While MACK PAC spent almost $195,000 in 2013, it made just two $1,000 contributions to political candidates. The PAC sent over $67,000 to Arent Fox LLP for compliance legal fees, thousands of travel, $787 for parking at the Southwest Florida International Airport, and $355 on tolls. It also reported spending $17,839.6 for “campaign car lease payments.” It ended the year with less than $500 in the bank. Mack briefly considered a run for his old U.S. House seat, after his successor resigned following a drug arrest, but instead announced he would “continue to advocate for our shared principles” as a private citizen.

MACK PAC and Mack did not immediately respond to a ThinkProgress inquiry about the group’s spending.

Michele Bachmann’s Many Individual Conservatives Helping Elect Leaders Everywhere PAC

Rep. Michele Bachmann (R-MN) started her leadership PAC in 2010 (initially registered as the incorrectly-spelled MichellePAC), officially aimed at electing “constitutional conservative candidates throughout the country.” But while the PAC raised and spent more than $1.2 million in the 2012 campaign cycle, less than 10 percent of that went to help federal candidates. Indeed, the Federal Bureau of Investigation reportedly launched an investigation into whether some of that money was also improperly spent to pay the national political director of her unsuccessful 2012 presidential campaign (the investigation was apparently still ongoing in December, but no charges have yet been filed) .

In 2013, the PAC spent more than $311,000, but just $12,900 (or 4.1 percent) went to electing candidates, “constitutional conservatives” or otherwise. More than $90,000 went to legal fees; much of the rest went to other overhead costs. Ironically, while MICHELEPAC’s website does acknowledge in small print that as “Michele is frequently asked to travel around the country to speak, endorse and raise funds for conservative Republican campaigns,” the PAC did not report any travel expenses for Bachmann in 2013.

MICHELEPAC had less than $75,000 left in the bank at the start of 2014. Neither it, nor Bachmann’s office, immediately responded to a ThinkProgress inquiry about the group’s spending.

Ted Cruz’s Jobs Growth and Freedom Fund

Sen. Ted Cruz (R-TX) registered his leadership PAC just weeks after his 2012 victory. The PAC’s stated “mission is to elect strong conservatives and to build a Republican Senate Majority in 2014,” and the website donation page asks donors to give “$25, $50, or $100 and help elect strong conservatives to the U.S. Senate.” Still, out of the more than $469,000 spent by the PAC in its first full year of operation, just $33,000 (about 7 percent) went to political candidates. Of that, less than half went to Senate candidates — much of the rest went to pay for travel to Iowa in support of Rep. Steve King (R) and the state Republican Party (Iowa, which holds the nation’s first presidential caucuses, is a popular destination for presidential hopefuls of both parties).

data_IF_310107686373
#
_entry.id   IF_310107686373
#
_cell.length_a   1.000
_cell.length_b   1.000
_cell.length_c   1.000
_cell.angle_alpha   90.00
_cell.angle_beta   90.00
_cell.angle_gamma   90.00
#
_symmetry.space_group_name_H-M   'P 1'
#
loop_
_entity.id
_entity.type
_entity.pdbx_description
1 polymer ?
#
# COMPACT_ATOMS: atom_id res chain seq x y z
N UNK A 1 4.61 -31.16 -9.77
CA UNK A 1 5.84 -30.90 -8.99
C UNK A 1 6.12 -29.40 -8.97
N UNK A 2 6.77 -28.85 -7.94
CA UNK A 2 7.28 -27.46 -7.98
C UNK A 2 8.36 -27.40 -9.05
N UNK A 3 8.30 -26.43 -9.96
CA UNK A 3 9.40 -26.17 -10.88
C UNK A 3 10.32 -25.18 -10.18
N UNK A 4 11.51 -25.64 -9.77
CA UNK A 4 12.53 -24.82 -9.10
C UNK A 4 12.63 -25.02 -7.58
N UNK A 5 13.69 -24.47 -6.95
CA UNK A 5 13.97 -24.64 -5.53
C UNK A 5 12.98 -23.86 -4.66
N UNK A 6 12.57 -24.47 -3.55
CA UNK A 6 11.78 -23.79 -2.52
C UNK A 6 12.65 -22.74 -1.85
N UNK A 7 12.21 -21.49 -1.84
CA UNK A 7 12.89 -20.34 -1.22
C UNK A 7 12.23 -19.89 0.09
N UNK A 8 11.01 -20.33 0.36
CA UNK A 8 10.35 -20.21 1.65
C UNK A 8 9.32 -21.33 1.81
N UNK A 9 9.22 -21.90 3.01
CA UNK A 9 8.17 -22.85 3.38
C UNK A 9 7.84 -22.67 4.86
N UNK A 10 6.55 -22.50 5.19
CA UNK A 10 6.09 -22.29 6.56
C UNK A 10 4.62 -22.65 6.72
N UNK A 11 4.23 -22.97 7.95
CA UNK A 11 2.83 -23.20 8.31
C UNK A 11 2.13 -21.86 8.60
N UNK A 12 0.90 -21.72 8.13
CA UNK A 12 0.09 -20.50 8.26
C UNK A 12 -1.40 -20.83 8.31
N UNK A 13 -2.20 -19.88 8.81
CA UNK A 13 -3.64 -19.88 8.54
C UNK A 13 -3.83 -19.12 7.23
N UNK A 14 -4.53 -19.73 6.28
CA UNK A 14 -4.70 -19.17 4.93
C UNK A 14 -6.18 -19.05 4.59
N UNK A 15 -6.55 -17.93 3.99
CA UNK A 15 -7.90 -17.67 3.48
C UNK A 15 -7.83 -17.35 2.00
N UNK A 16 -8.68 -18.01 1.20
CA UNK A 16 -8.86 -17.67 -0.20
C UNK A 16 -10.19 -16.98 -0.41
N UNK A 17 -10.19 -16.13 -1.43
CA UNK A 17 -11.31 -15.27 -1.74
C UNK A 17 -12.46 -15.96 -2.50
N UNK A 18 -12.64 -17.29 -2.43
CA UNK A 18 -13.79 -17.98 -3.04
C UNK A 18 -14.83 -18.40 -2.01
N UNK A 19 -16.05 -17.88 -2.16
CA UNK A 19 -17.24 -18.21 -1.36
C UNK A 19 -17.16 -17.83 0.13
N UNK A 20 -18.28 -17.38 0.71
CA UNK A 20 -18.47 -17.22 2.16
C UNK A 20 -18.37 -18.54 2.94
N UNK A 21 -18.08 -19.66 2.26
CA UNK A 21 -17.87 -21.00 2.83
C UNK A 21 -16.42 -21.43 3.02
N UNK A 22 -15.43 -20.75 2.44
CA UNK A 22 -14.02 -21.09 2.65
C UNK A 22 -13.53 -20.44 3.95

About $90,286.01 of the PAC’s 2013 spending went to J2S Strategies (Cruz chief political strategist Jason Johnson’s company). Thousands more went to pay for catering, travel, parking, and meals at restaurants ranging from Chick-fil-A to Morton’s steakhouse. Payments also included $110.88 for “travel” to anti-LGBT Iowa activist Bob Vander Plaats’ group, The FAMiLY LEADER.

The Jobs Growth and Freedom Fund began 2014 with just about $51,000 cash-on-hand. It and Cruz’s office did not immediately respond to a ThinkProgress inquiry about the group’s spending.

“An Incumbent Racket”

The FEC codified the controversial practice in 2003, despite opposition from both campaign finance reform advocates and from then-Commission Vice Chairman Bradley Smith (R), the nation’s leading opponent of campaign finance restrictions. Smith has termed leadership PACs “really kind of an incumbent racket.”

Although the usually-divided FEC has repeatedly asked Congress to ban the use of leadership PACs for personal inurement (and a few Members of Congress have proposed doing just that), their request has annually been ignored by the very people who benefit from the status quo.